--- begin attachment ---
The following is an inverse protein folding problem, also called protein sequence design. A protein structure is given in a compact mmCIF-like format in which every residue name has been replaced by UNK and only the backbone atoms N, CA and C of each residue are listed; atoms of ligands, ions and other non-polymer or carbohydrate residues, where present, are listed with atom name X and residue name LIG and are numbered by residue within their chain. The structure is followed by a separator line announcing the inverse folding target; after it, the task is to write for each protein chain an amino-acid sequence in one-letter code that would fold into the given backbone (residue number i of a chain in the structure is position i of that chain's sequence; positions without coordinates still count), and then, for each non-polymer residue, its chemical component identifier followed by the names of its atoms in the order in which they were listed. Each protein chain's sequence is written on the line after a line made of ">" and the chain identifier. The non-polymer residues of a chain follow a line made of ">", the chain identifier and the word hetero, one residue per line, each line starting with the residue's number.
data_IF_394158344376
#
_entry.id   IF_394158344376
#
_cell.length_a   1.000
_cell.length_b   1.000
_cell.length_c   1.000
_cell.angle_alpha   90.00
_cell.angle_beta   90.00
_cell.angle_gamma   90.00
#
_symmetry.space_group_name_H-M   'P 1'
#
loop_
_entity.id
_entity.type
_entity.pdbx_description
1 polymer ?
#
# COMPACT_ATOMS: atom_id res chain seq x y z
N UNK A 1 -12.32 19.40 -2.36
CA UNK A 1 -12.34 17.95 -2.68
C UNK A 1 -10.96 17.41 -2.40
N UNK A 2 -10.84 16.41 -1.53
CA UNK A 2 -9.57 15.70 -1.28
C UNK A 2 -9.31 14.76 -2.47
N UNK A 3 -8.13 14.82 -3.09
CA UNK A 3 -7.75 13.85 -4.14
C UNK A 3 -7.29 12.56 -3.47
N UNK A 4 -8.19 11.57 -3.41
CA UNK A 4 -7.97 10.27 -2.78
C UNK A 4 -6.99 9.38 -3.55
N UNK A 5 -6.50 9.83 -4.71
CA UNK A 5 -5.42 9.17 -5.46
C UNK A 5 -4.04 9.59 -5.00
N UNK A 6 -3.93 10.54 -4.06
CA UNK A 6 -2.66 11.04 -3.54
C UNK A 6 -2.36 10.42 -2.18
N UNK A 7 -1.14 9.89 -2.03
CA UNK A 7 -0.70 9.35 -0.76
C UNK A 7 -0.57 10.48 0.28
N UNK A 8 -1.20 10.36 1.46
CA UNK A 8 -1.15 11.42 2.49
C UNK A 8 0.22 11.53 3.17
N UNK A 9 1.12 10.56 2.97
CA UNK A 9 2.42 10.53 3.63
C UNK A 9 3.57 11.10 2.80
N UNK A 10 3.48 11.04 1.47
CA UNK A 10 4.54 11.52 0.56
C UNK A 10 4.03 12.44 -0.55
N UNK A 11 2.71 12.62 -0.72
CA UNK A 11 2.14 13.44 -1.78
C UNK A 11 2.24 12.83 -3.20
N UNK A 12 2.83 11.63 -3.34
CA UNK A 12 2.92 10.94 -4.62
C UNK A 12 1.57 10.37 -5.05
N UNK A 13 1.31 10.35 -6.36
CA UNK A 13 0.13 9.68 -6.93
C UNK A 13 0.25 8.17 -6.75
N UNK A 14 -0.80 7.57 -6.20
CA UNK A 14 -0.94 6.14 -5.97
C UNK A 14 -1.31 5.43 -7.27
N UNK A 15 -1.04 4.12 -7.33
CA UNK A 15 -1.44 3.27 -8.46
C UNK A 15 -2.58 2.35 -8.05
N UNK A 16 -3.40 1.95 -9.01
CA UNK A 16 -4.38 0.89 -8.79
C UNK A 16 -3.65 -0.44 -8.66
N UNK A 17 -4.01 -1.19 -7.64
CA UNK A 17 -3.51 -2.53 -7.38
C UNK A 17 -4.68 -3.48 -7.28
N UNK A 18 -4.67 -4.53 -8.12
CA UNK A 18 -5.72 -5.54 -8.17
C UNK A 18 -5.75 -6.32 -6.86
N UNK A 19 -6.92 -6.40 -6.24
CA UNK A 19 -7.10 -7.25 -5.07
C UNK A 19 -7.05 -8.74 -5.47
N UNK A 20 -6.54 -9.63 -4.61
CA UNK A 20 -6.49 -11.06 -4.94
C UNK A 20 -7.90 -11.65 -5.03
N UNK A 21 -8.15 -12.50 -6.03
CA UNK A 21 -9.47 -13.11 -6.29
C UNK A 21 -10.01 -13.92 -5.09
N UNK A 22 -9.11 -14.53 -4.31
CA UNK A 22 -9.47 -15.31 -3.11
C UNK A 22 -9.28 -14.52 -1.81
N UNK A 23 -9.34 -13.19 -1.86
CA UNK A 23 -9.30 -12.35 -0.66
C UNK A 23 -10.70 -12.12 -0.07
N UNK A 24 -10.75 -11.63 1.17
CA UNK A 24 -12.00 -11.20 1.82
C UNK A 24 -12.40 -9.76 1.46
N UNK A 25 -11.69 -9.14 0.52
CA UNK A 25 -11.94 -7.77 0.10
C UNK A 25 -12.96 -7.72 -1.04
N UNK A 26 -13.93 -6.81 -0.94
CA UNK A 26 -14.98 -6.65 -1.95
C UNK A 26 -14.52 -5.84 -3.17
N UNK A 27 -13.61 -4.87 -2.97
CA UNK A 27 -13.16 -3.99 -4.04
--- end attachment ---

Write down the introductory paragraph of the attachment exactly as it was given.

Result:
The following is an inverse protein folding problem, also called protein sequence design. A protein structure is given in a compact mmCIF-like format in which every residue name has been replaced by UNK and only the backbone atoms N, CA and C of each residue are listed; atoms of ligands, ions and other non-polymer or carbohydrate residues, where present, are listed with atom name X and residue name LIG and are numbered by residue within their chain. The structure is followed by a separator line announcing the inverse folding target; after it, the task is to write for each protein chain an amino-acid sequence in one-letter code that would fold into the given backbone (residue number i of a chain in the structure is position i of that chain's sequence; positions without coordinates still count), and then, for each non-polymer residue, its chemical component identifier followed by the names of its atoms in the order in which they were listed. Each protein chain's sequence is written on the line after a line made of ">" and the chain identifier. The non-polymer residues of a chain follow a line made of ">", the chain identifier and the word hetero, one residue per line, each line starting with the residue's number.